Homeschoolers’ Guide to College Applications

By request here is a Homeschoolers’ Guide to College Applications.

Homeschoolers' Guide to College Applications

Homeschoolers’ Guide to College Applications

College applications can be intimidating to homeschool seniors (and even their parents)! Whether it is Common Application or other application formats, the process can feel daunting. For parents of homeschoolers heading for college, we understand the stress.

We 7Sisters receive questions about the process each year, so we thought we would share a few confidence-building tips for handling college applications.

So, here’s our homeschoolers’ guide to college applications!

Here we go. There is a lot of information. Keep taking deep breaths. You can do this.

First off, many colleges require you to list your school’s CEEB code

The CEEB code is a code that is give to each high school by the College Board. It stands for College Entrance Examination Board code. It helps colleges identify the applicant’s high school. Not only that, but it is used for SAT exam information.

  • The homeschool CEEB code is: 970000
  • However, if your homeschooler is in an umbrella, charter or hybrid school, that school may have its own CEEB code you can use. Check with your advisor, administrator or guidance counselor at these schools.

Believe it or not, next step is to start working on the college application essay

Common Application and other application formats usually keep the same essay prompts for several years or have this years prompts published during the summer. SO, we recommend starting that essay EARLY.

College Application Essay Writing Guide
Click image for full description.

One of the best ways to do this, is to have a guide that takes your step by step through the process. Seniors have loved 7Sisters College Application Essay Writing Guide because it does just that- with lots of concrete support and no-busywork!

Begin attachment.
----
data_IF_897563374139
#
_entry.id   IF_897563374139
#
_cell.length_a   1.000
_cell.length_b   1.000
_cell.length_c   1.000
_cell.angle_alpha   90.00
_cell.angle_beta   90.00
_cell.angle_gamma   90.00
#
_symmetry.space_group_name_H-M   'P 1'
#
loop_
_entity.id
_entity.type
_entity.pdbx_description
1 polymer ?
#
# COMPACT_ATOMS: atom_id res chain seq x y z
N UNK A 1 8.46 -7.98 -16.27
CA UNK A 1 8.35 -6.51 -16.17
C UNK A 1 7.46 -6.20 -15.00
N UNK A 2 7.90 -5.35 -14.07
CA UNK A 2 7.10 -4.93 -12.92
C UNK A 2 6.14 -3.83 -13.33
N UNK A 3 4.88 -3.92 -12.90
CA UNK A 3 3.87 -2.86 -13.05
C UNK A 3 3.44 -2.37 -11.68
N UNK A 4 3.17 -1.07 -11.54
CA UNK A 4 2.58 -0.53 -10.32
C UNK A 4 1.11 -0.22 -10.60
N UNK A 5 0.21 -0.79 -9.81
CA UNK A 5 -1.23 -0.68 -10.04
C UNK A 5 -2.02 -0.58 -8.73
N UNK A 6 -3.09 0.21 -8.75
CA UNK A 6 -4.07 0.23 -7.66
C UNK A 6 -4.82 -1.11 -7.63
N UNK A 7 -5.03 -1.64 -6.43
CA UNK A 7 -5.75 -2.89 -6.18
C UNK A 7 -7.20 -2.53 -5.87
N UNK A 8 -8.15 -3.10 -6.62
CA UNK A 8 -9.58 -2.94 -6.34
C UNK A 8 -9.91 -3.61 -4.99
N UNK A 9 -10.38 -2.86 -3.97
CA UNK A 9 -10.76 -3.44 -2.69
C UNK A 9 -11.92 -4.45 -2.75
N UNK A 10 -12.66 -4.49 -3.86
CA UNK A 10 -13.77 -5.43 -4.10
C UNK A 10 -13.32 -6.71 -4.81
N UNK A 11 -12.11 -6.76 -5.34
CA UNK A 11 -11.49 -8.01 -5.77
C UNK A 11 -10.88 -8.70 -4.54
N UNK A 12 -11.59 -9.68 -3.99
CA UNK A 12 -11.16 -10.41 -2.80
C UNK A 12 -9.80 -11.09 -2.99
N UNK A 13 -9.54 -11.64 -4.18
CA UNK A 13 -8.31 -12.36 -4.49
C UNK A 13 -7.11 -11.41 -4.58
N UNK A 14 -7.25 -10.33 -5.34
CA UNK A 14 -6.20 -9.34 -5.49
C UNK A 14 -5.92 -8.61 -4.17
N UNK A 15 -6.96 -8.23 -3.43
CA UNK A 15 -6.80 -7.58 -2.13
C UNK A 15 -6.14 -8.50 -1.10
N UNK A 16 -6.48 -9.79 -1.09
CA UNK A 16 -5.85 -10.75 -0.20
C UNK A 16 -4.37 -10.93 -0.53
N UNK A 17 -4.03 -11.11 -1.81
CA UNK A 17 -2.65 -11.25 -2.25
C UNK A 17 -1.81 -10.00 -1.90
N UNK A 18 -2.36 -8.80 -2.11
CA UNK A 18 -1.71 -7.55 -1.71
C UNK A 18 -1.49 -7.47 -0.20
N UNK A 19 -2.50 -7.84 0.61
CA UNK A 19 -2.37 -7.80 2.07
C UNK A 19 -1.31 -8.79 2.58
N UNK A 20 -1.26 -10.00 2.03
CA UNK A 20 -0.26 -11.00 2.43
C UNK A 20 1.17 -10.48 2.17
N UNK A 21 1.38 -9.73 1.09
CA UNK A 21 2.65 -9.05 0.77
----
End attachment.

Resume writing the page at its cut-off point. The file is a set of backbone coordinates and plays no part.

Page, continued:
Next, check for application deadlines for colleges of interest

If your homeschool senior is not ready to narrow the search down to several colleges, it might be a good idea to spend some time on a good college search. (Every teen is different, with varying needs and goals. However, I have found in my homeschool high schoolers and those I have advised, that a good rule of thumb is choosing between three and five colleges of interest.)

Check each college of interest’s website for application deadlines:

  • Early admissions
  • Regular admissions

The college websites will sometimes explain the benefit of early versus regular admissions. For instance, some colleges will give dorm preferences to early admissions students.

BTW- You can get help matching your student’s interests with what colleges want in this post from our Cousin Natalie Mack.

Now, get the lay of the land. What application format is used by the colleges of interest?

Check college websites to see which type(s) of applications they require.

  • Community colleges applications

    • Might be online or paper. Simply check the community college website. Often they give clear step-by-step instructions. Usually pretty simple. You won’t have to get too stressed about these. They might require or suggest a visit with an admissions team member. You might also need transcript and SAT/ACT scores (for course placement purposes).
    • BTW- If you are choosing community college for the first two years after graduation, check out this Homeschool Highschool Podcast episode for tips on making the most of the community college experience.
  • Paper applications

    • Most colleges have online applications these days, but if you prefer paper applications, you may have to download the application from their website. Simply follow instructions after downloading.
  • Some colleges have their own online application

    • Many private and Christian colleges have their own application form. Usually this is an online application with a choice of downloading a paper application. A few colleges allow you to choose between using their application form or the Common Application. Check the college’s website to determine what kind of application they use.
    • Simply follow directions on these forms. If they ask for guidance counselor recommendations and/or school profile
  • There are some alternatives to the Common Application. Here are a few: